1  
Reply Fri 19 Aug, 2016 09:57 am
@maxdancona,
'Information' is another related philosophical quagmire The Uncertainty Principle should give you a hint.
maxdancona
 
  1  
Reply Fri 19 Aug, 2016 10:11 am
@fresco,
The Uncertainty Principle is a mathematical result of Schrodinger's equation. It has been tested by experiment. This has nothing to do with a "philosophical quagmire".

If you are talking about philosophy, then talk about philosophy. Just stop pretending that it has anything to do with actual, testable science.

Your mistake is that you are using some understanding of "philosophy" to inform your ideas about science. I am trained in science (not philosophy). It may be that your posts make perfect sense as part of a philosophical construct... I couldn't tell.

But from the perspective of science, you aren't making any sense. In philosophy you can just make stuff up that seems right. Science doesn't work like that.


fresco
 
  1  
Reply Fri 19 Aug, 2016 12:03 pm
@maxdancona,
Quote:
I am trained in science (not philosophy)

Laughing
...and I am trained in both !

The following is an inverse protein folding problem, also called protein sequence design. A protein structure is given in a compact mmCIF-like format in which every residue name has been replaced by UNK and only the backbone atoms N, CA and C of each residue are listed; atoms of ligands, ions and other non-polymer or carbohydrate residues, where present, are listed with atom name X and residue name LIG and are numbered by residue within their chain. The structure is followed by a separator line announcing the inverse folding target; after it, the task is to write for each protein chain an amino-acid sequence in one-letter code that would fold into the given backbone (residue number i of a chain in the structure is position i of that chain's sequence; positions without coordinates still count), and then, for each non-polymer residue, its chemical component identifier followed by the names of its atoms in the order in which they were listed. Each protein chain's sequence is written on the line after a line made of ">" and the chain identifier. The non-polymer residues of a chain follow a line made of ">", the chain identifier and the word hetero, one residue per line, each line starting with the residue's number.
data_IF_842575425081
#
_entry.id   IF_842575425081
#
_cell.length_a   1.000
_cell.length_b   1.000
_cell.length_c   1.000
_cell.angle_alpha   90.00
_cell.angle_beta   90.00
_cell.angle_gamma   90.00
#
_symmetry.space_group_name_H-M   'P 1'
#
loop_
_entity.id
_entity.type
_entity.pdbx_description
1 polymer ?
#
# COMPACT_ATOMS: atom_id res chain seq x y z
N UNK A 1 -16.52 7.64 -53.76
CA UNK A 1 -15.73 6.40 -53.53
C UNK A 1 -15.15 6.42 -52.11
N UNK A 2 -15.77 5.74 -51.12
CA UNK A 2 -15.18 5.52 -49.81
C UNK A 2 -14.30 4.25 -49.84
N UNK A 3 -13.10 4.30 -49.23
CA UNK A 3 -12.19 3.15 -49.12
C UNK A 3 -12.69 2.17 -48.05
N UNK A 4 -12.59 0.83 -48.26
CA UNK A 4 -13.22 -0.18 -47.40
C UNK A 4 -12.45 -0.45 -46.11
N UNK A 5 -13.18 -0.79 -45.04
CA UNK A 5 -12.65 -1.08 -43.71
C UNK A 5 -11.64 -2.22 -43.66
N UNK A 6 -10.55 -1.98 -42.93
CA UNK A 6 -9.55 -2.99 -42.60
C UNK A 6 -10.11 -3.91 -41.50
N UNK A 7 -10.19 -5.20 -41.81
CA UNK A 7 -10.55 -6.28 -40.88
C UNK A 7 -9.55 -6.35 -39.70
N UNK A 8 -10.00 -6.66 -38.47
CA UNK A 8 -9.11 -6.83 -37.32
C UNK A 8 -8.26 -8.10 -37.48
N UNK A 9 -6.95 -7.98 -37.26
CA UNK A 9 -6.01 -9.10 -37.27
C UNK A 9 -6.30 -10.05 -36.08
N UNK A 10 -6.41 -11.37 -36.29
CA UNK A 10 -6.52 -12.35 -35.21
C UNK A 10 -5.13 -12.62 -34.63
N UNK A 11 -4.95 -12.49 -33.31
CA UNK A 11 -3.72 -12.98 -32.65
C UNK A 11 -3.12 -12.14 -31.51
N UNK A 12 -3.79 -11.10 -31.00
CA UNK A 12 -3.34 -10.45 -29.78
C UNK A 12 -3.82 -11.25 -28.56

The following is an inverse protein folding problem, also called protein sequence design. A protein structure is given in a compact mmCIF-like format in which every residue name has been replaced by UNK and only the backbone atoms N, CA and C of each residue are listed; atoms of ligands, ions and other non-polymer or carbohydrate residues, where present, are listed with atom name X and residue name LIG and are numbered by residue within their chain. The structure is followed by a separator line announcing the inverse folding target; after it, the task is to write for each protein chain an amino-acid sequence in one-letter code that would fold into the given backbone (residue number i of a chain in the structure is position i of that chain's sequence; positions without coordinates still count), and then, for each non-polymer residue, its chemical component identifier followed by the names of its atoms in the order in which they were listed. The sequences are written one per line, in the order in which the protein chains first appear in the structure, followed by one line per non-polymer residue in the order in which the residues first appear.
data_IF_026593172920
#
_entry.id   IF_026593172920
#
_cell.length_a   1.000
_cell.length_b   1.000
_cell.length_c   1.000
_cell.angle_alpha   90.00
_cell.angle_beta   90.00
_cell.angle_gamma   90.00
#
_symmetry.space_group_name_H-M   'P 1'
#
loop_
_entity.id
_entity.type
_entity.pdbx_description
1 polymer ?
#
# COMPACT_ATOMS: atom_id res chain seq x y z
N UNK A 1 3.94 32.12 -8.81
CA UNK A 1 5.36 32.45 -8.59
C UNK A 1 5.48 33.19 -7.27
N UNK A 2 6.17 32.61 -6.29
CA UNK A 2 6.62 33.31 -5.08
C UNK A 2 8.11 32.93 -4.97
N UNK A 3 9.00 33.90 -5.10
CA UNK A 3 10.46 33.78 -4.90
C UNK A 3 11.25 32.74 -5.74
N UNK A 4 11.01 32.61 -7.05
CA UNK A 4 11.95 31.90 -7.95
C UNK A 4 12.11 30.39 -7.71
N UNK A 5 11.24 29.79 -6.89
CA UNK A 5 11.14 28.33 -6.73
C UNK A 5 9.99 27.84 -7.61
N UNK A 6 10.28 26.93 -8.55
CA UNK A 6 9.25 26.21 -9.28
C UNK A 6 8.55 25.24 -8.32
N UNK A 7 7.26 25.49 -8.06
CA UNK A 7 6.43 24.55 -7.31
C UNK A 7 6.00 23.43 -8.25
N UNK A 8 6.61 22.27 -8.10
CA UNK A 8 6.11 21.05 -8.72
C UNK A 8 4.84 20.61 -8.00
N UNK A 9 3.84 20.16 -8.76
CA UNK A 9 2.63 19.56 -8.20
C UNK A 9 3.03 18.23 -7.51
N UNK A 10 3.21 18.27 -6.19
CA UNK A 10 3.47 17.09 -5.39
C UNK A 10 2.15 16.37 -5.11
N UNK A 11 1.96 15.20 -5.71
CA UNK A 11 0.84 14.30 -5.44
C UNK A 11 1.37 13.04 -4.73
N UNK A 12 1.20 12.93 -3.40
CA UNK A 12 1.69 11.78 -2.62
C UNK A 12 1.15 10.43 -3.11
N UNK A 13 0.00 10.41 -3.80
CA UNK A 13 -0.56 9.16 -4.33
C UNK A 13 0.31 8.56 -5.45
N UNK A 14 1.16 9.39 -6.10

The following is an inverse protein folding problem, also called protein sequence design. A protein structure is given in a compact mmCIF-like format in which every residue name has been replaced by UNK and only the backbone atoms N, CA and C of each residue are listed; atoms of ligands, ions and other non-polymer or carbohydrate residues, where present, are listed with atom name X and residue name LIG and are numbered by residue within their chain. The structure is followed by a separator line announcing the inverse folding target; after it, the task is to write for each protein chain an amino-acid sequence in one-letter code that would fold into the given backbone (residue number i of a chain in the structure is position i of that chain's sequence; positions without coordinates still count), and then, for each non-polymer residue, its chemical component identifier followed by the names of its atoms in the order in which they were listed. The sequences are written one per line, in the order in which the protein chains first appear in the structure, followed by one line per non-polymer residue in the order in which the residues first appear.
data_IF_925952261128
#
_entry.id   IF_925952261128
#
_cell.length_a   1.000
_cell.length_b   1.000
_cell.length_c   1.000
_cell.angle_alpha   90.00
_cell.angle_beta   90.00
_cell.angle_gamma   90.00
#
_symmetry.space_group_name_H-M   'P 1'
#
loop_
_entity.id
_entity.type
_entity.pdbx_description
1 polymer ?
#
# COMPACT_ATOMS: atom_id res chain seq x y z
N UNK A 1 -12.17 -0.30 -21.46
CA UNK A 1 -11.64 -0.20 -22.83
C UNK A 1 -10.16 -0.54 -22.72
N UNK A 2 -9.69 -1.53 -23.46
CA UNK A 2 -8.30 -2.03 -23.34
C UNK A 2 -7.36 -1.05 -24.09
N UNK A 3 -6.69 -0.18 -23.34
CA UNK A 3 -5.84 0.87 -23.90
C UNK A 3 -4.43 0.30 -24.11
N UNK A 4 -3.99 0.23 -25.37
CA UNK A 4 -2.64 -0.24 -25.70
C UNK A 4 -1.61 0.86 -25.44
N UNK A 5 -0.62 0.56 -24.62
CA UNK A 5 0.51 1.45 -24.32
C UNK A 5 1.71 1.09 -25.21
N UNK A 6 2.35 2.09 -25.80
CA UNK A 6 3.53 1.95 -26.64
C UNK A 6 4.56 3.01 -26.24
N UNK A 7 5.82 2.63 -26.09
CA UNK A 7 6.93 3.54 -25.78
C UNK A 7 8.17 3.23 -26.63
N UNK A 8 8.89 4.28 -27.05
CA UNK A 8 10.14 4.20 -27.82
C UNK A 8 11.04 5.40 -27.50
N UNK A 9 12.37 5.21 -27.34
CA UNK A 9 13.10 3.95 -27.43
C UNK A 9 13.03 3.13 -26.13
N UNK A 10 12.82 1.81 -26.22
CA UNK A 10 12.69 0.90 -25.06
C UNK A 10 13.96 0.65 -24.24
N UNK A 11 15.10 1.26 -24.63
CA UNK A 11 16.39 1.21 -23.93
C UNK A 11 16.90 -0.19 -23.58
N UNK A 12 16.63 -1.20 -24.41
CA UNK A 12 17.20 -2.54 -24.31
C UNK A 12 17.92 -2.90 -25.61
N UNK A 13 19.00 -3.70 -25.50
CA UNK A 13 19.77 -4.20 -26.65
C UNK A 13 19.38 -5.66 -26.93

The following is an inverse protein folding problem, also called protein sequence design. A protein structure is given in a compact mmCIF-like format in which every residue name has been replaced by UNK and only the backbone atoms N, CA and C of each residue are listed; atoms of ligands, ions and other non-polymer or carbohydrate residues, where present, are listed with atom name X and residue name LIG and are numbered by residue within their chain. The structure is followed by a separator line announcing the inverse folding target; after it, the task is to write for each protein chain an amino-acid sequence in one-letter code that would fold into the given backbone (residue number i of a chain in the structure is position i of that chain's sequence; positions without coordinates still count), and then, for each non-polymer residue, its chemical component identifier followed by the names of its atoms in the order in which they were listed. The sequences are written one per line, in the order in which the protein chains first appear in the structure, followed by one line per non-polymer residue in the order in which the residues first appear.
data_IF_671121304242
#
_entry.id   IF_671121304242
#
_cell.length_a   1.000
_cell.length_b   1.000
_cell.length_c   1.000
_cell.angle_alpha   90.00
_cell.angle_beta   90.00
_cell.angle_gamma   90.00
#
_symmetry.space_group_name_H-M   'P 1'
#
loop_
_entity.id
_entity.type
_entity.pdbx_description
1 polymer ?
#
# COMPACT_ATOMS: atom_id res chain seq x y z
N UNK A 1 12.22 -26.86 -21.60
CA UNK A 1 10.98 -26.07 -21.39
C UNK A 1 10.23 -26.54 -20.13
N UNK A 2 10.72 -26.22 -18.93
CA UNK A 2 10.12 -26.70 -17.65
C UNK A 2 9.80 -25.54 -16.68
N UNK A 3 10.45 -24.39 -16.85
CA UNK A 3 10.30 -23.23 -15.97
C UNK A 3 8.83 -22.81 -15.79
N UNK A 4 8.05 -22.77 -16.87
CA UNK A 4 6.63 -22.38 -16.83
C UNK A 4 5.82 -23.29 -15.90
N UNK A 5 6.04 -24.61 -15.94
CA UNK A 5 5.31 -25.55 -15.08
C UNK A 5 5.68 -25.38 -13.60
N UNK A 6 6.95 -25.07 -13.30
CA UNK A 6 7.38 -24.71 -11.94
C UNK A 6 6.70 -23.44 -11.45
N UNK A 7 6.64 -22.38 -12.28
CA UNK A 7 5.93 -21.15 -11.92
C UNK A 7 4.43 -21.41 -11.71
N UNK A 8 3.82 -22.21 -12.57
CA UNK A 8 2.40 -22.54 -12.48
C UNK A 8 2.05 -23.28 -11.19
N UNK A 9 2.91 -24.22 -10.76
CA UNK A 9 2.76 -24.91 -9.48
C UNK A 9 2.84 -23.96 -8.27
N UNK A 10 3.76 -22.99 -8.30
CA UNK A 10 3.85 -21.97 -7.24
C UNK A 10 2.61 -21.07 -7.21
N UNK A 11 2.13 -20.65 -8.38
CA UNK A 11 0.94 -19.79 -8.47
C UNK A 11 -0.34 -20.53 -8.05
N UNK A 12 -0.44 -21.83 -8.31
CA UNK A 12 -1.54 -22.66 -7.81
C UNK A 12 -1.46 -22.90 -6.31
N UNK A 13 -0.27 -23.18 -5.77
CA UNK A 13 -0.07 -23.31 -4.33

The issue here is not to regurgitate our lecture notes, but to try to get a handle on the non-intuitive nature of quantum events. It is therefore both scientifically and philosophically respectable to identify the co-extension of 'observer' with 'the observed' (the antithesis of 'naive realism') as a significant issue and to use it to highlight that words like 'event', 'information' and 'locality' become detached from normal usage at the quantum level. You speak of 'mathematics' and 'testing' as though those words could be independent of the consensual (paradigmatic} human investigative operations being utilized. This is the very crux of celebrated statements like 'nobody understands quantum theory' (e.g. Feynman). The word up for grabs here is indeed 'understanding', and that is where reference to mathematical models becomes nebulous irrespective of the functional 'success' of such models in human attempts to predict and control what evolves as what we conceive to be 'the world'. Indeed the discussion of term 'scientific realism' has generated copious subsections on the shelves devoted to ontology and epistemology which tend to more extensive than those devoted to theoretical physics. I doubt whether the peer reviewed authors of such texts would agree they were 'making stuff up' , despite Einstein's high valuation of 'imagination'.